I put aside my disappointment and focused on the possibilities ahead of me as I’d been doing for years and pitched her the paranormal I had just finished, even though it wasn’t quite ready to be sent out yet. She was interested, very interested, as long as the relationship grew on the page (this made me think and alarms and bells went off in my head later to be followed by a big lightbulb moment that had me trashing a bunch of chapters and rewriting a large chunk – but that is a blog for another time.) Then she asked me if I wrote anything else.
Now, if I’d been the same writer I’d been even a year before, one who was less likely to grab at chances, I might have answered differently. But I’d made a rare resolution the year before – this year was going to be the year of competitions and building networks and trying to extend myself past what I was comfortable with, and given I hadn’t made that resolution until February, I was still in the ‘go get ‘em’ year.
And so I said, ‘I also have written romantic suspense’ even though as far as everyone had been telling me for years, romantic suspense was a hard sell (I’d experienced this myself over and over and so believed the sentiment wholeheartedly.) And this is where things changed for me.
Carol, who had been very interested in everything I’d had to say and encouraging and lovely, sat up, a big spark in her eye and said, ‘Romantic suspense? Really? We are very interested in romantic suspense. Do you have something you could pitch to me?’
For a moment my brain spun. I knew I did, but I hadn’t worked on any of them for at least 3 years, the last one, my favourite, having been dropped after too many times being told it wouldn’t sell because not only was it a romantic suspense, but the hero was a rock star. But, instead of saying, ‘no’, I grabbed a hold of my ‘go get ‘em’ self and pitched (probably the worst pitch I’ve ever done) that very novel.
And she liked it.
And, two months later, after I’d spent a month and a bit fixing it up and sending it in to them, I got ‘The Call’ – they wanted to publish Killing Me Softly (for my call story: http://www.leislleighton.com/?p=152
Since then, I’ve contracted another novel to them, (the paranormal I’d pitched at that same meeting – Dark Moon, due out in March this year) got myself an agent, (the lovely Alex Adsett) thrown myself into the world of social media, learned to deal with the ups and downs of reviews (much like contest results, mostly good with a few not so great – but you can’t please everyone!) and have endeavoured to blog more regularly with mixed success (there are only so many hours in my day and I do need to sleep.) There have been huge learning curves in regards to me learning about the publishing process – the first edits, second edits, copy edits and proof edits – how best (or better – I don’t claim to be any good at this yet, but I’m getting better) to approach the publicity thing – tour blogs, getting more reviews, give aways and any articles that you can drum up for yourself. I’ve learned from the amazing books and blogs of Kristen Lamb how to better structure my social media and how to build a platform by connecting with people on a personal level rather than trying to sell to them (a really useful and far more fun way of approaching this whole thing in my opinion.) I’ve met tonnes of new people and connected more effectively with ones I already know through all of this which has been fantastic. I’m still like a newborn though, whose brain can only take on so much at once but who will keep on learning and learning, because that’s what newborns do.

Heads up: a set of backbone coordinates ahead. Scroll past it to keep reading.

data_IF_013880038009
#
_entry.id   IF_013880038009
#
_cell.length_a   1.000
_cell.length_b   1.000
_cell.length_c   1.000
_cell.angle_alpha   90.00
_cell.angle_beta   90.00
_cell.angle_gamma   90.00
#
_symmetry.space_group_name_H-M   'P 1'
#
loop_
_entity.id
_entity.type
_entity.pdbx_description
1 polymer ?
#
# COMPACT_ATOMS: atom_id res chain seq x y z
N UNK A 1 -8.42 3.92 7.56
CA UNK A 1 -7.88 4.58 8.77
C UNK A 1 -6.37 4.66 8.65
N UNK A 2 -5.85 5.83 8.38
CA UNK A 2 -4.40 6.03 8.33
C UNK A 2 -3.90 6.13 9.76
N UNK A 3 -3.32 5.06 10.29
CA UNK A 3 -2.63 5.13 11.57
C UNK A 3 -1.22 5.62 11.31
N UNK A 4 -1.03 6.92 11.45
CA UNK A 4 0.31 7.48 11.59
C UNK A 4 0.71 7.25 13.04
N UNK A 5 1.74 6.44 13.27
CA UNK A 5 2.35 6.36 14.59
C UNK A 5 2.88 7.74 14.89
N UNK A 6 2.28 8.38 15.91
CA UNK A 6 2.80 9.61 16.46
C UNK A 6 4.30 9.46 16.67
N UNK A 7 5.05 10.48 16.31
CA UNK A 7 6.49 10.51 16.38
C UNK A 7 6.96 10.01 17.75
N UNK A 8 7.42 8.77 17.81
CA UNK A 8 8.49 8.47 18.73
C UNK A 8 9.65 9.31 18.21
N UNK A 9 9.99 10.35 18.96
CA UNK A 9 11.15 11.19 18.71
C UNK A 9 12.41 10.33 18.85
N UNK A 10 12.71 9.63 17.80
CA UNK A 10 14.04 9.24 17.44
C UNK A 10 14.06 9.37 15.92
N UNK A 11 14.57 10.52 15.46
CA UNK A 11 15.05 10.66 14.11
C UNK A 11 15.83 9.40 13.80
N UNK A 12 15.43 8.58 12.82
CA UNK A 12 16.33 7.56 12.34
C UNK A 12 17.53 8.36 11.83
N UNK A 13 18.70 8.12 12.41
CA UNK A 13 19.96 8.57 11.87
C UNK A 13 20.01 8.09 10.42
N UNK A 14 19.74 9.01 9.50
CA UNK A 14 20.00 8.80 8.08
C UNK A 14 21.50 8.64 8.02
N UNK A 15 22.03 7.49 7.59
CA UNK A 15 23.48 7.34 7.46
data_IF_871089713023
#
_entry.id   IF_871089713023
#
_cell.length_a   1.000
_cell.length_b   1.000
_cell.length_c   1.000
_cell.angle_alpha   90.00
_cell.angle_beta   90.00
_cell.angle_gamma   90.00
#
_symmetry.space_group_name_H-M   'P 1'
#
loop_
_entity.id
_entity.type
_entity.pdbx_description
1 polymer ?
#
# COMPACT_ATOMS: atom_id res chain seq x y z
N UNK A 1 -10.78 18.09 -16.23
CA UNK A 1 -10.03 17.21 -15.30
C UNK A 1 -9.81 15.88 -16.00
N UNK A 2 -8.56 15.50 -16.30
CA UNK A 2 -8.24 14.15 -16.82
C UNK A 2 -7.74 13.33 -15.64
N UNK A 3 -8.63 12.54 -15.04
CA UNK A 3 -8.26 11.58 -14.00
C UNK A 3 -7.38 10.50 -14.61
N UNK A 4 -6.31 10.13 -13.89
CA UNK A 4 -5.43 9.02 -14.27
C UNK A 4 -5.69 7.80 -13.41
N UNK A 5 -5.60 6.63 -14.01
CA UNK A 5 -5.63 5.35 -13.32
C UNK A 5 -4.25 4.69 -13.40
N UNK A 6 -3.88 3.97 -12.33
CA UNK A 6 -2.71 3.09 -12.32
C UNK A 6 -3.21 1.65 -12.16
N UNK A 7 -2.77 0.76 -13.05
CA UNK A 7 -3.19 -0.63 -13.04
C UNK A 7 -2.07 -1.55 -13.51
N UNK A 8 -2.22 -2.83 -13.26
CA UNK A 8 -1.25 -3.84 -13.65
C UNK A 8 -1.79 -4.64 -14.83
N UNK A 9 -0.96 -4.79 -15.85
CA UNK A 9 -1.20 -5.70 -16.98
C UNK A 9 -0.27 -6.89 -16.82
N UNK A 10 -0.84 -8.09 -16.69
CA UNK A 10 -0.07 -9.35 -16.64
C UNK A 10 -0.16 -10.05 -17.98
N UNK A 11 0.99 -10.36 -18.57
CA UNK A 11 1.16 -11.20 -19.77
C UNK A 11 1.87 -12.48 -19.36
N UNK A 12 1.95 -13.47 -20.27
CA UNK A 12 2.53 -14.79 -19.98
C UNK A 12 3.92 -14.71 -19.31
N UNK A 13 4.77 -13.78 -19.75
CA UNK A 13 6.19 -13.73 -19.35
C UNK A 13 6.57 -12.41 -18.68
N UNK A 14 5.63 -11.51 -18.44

And that’s pretty much what I’ve got out of this year. So much the same, but so much different and all because I said ‘yes’ when I would normally have said ‘no’ because I was determined to do better at this writing thing I’m driven to do. And if I have a resolution from all of this reflecting on the past year, it’s that it’s the little things, those small changes you don’t see coming, that matter and that I will keep trying to do better. Not just because this is good for my writing, but because it’s good for myself, and my family. I will try to balance things as I’ve always done, but I will try to do it with more balance for myself, because one thing I’ve learned from this last year (among everything else that is!) – when I am happier with my own reflection, then everything else is better too. And I’m not talking about the outside appearance – something aging and time is always changing for both better and worse – but the person staring out of those greenish-grey eyes. The person who for so many years put everything else before her own desires and left them for last and decided a couple of years ago ‘no more’.
Some people might call that selfishness. I call it forward thinking. I mean – look what I did this last year! Who knows what I can do in the future? I don’t – but I sure as hell am interested in finding out.